Sections of mountain ranges and vast clouds gradually slide out of one window and reappear in the next one.

And then one of us will use the aloneness and pull out a laptop, have the air-hostess put a cold Tusker can on the fold out, slide out table, next to the laptop. The Tusker tab is then peeled away, froth foams out and slides down the can whilst Fritz is fired up and King’s Indian moves are put up for scrutiny under the infinite analysis function. That’s it; there are no other sportsmen like the chessplayers. We look like we were assembled from spare parts – the weak chest could have come from a malnourished parking boy fluttering in the face of powerful winds in urban streets like a rat brown rusty aileron, the big stomach from a sports official, and the sharp eyes of the brain from Carl Zeiss.

KQ 470 floats over Maputo. It banks sharply and we are pushed by gravity rightwards. The windows show white is the predominant colour in the city, white buildings sprawling across our field of vision. We are now like a satellite ready to drop to earth. We entered KQ 470 carrying Nairobi oxygen, we will walk out of it exhaling Maputo carbon dioxide. The seatbelt sign lights up.

Book hunting in downtown Nairobi

book sellers


A friend said “I know Mehul bought a bunch of Delany and so on. On the NBO streets.”

“Which streets?” another friend asked, “Pray tell, Mehul, where did you chance upon this treasure?”

I said:

It’s not so hard. Find a weekday. Pick a time around 5:30pm when rush hour starts to peak. Start from just outside Wakulima Market (the other side of it, the non-Haile side, the side where it seems you will end up on the railtracks). You might have to cross a stinky swamp just as you exit Wakulima (on the other side) to get here, especially in this rainy season. Regulars like me know which stones and wooden planks to step on when crossing the swamp waters. I suggest you wear gumboots on your first excursion. Here you will find about half a dozen book hawkers strewn across a length of about one hundred meters. It’s the cheapest place. They sell the books for 30/= each. My latest find here was a juicy 600+ page Herman Melville collection of ‘tales, poems & other writings’. You will find lotsa sci-fi. Largely because most sci-fi (all?) novels have the cheap paperback look. If you find 10-20 books you like, you could hustle a deal for all of them for a mere 200/=.

Next stop is inside Wakulima Market itself. The price goes up slightly. 30/= to 100/=. Usually, they have a boring collection here. Needless to say, I have never found anything worth it. But I still do check the place, simply out of book-hunting addiction.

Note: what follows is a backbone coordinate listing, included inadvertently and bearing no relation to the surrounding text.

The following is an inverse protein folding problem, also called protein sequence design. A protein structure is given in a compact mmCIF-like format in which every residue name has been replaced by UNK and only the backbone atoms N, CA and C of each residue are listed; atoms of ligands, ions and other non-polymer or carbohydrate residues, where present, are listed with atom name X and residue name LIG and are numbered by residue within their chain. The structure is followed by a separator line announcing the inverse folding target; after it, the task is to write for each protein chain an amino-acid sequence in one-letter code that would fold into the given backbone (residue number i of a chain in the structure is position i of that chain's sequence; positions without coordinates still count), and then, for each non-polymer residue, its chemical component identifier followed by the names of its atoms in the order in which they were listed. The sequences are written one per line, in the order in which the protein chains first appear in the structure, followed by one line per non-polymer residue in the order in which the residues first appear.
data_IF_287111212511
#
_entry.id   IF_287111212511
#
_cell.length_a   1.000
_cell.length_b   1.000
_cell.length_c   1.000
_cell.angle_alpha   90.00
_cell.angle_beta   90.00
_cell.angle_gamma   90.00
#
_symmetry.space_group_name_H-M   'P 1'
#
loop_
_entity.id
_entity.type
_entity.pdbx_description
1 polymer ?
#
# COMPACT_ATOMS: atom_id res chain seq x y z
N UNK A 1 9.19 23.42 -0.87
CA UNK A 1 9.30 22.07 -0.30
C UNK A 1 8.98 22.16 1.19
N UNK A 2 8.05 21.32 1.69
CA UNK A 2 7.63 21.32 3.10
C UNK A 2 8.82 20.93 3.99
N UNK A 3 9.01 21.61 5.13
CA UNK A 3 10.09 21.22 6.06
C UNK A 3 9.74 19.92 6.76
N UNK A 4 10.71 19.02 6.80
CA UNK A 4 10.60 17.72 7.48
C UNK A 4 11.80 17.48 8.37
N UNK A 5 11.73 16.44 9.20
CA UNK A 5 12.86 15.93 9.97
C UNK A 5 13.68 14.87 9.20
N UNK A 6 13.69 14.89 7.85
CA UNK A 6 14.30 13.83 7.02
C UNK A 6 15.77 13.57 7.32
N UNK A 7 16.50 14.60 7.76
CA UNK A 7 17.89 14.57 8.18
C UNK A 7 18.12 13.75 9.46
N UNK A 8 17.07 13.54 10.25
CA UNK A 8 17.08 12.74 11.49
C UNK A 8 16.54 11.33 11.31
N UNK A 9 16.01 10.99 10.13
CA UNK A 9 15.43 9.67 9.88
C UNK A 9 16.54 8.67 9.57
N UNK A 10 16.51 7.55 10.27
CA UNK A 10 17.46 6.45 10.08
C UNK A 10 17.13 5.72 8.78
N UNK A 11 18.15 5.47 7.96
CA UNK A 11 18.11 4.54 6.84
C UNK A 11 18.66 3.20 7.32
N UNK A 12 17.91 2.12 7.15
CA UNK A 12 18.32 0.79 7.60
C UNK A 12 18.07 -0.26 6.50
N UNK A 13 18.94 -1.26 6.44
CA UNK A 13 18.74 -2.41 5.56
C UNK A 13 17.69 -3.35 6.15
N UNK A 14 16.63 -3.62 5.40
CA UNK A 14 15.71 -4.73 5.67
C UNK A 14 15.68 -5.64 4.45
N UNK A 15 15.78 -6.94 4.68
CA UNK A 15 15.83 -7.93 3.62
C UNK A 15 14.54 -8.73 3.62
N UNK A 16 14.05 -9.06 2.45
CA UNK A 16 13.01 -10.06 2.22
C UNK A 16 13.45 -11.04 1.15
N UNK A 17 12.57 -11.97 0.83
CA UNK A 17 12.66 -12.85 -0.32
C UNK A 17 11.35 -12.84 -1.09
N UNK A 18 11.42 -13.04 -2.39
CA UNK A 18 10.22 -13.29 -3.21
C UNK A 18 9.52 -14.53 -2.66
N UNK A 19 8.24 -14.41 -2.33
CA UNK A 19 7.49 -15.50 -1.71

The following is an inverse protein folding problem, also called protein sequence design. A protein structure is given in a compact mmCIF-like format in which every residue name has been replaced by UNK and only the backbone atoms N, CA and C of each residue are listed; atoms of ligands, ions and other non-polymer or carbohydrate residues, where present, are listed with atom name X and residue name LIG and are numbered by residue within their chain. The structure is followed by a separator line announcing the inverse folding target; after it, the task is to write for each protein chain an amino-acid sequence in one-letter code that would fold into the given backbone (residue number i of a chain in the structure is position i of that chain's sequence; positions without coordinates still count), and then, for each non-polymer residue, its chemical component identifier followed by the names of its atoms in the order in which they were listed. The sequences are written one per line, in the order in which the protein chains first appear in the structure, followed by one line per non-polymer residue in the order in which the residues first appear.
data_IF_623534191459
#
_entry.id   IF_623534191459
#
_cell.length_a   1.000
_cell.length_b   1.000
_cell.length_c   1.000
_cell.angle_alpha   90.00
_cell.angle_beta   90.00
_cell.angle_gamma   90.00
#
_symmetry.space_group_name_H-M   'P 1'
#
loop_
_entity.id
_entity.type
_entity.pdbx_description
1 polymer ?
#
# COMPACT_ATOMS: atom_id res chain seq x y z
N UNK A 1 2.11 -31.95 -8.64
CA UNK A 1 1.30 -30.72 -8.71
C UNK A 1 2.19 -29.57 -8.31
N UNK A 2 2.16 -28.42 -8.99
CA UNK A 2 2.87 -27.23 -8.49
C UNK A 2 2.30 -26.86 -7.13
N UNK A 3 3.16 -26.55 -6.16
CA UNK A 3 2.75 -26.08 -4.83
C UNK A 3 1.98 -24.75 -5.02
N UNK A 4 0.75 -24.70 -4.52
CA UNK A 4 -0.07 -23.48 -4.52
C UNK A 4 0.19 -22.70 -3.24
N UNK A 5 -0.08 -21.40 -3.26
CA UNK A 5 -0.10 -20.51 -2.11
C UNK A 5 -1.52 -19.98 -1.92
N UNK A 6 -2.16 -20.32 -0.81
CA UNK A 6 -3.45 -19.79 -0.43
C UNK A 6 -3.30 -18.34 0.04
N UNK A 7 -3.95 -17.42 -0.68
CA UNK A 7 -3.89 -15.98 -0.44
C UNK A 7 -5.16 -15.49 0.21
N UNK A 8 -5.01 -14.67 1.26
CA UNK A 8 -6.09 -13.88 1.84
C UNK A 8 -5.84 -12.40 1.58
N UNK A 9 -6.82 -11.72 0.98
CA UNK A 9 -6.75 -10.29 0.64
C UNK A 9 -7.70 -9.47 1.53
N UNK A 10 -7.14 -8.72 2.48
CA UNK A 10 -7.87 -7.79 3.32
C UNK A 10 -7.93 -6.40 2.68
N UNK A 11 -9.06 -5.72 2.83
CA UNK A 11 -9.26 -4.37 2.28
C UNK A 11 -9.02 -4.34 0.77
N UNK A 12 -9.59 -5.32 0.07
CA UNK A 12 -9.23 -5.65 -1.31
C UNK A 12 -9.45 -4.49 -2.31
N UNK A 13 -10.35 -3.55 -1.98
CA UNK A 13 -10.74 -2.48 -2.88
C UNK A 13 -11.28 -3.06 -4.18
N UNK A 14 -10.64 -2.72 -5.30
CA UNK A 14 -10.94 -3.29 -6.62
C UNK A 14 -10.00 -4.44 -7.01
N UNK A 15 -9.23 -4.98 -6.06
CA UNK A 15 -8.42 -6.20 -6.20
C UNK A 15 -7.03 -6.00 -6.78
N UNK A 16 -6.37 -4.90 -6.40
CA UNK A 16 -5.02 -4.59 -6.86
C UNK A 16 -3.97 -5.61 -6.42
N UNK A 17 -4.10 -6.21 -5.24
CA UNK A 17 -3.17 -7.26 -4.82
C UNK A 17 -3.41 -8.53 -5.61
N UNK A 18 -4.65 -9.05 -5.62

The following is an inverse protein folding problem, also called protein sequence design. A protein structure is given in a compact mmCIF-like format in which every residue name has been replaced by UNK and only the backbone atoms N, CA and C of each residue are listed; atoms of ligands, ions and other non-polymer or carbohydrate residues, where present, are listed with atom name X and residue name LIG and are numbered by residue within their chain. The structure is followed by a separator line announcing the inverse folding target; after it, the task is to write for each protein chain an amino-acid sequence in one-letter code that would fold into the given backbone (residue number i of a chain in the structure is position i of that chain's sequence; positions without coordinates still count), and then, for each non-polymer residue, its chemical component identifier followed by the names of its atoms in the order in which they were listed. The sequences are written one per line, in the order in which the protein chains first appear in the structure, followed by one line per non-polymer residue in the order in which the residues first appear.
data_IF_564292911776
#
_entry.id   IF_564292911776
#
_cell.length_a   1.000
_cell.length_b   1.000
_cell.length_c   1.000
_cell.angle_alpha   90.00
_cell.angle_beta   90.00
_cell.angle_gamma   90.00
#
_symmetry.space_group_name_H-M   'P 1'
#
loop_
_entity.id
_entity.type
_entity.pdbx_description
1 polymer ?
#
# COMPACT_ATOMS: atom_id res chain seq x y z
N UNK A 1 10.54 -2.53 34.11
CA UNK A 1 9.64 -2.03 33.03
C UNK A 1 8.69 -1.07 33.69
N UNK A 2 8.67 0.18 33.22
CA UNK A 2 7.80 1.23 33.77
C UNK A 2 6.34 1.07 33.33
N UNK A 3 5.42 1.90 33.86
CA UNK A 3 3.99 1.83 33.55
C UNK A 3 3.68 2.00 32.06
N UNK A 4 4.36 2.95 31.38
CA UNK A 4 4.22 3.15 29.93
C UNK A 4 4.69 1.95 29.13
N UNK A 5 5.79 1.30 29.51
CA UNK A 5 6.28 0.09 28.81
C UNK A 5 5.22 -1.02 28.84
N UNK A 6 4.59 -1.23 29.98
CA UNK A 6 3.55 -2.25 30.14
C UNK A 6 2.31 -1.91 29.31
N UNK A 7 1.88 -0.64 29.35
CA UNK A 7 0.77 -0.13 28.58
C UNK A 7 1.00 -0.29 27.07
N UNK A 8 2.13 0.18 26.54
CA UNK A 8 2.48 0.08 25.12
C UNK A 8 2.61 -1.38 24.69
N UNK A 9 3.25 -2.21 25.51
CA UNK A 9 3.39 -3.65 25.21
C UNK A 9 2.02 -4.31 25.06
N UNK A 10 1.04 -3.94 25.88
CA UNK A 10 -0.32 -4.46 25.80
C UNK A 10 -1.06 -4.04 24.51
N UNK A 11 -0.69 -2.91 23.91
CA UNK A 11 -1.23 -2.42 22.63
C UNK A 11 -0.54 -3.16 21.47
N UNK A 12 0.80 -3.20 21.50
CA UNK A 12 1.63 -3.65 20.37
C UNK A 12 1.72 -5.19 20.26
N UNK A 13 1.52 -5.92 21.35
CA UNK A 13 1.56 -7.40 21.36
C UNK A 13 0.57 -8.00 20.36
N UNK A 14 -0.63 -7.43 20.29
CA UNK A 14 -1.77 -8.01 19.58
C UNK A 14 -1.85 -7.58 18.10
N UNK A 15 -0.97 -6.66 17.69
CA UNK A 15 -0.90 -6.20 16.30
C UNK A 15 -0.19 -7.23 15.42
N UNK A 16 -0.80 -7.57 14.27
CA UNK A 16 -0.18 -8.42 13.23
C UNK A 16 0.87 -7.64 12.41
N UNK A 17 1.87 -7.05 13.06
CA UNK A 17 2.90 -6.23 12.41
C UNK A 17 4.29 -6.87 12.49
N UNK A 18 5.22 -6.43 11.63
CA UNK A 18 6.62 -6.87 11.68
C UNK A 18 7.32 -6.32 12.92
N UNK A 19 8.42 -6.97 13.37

Then you come out of Wakulima, now on the Haile-side, and you can fish around. There are a bunch of random book hawkers in the vicinity at this time of day. Sometimes you might get lucky with something good. Like ‘To Our Scattered Bodies Go.’

The goldmines are on Tom Mboya Street, but you may want to take a detour to the Bridge Over Railways. That’s the one just past Kenya Poly towards the tracks. Just at the foot of the bridge you will find a bunch of book-kiosks/hawkers (or whatever they are). Mostly it’s school books. But if you talk to the book hawker fellows nicely, they will take you into the backdoor areas of the kiosks where their ‘godowns’ are. I found some Delany here. You might meet an old fellow, who looks like he’s in his sixties now, I don’t know his name, I just know how he looks. A head full of grey hair, no balding, square face with a grey moustache. He should probably be considered a legend in Kenyan literature. Because I think he may be the first book hawker in Nairobi. He has been in operation at this same spot since the early 1990’s. My dad used to take me to this place on Saturday afternoons when I was a kiddo and he would buy me a bunch of DC comics and hardcover illustrated science books and so on. I bought my first DeLillos from here in the mid 1990’s (End Zone, White Noise and Ratner’s Star…apparently I thought they were sci-fi novels, and on reading them I did think I had read sci-fi) These invisible Kenyans make life tick. Go to some litfest-hayfest and you find a bunch of yuppie-like literati who have got to be good looking. Back at the Bridge Over Railways the guys are so hard to see but that’s where the books come together.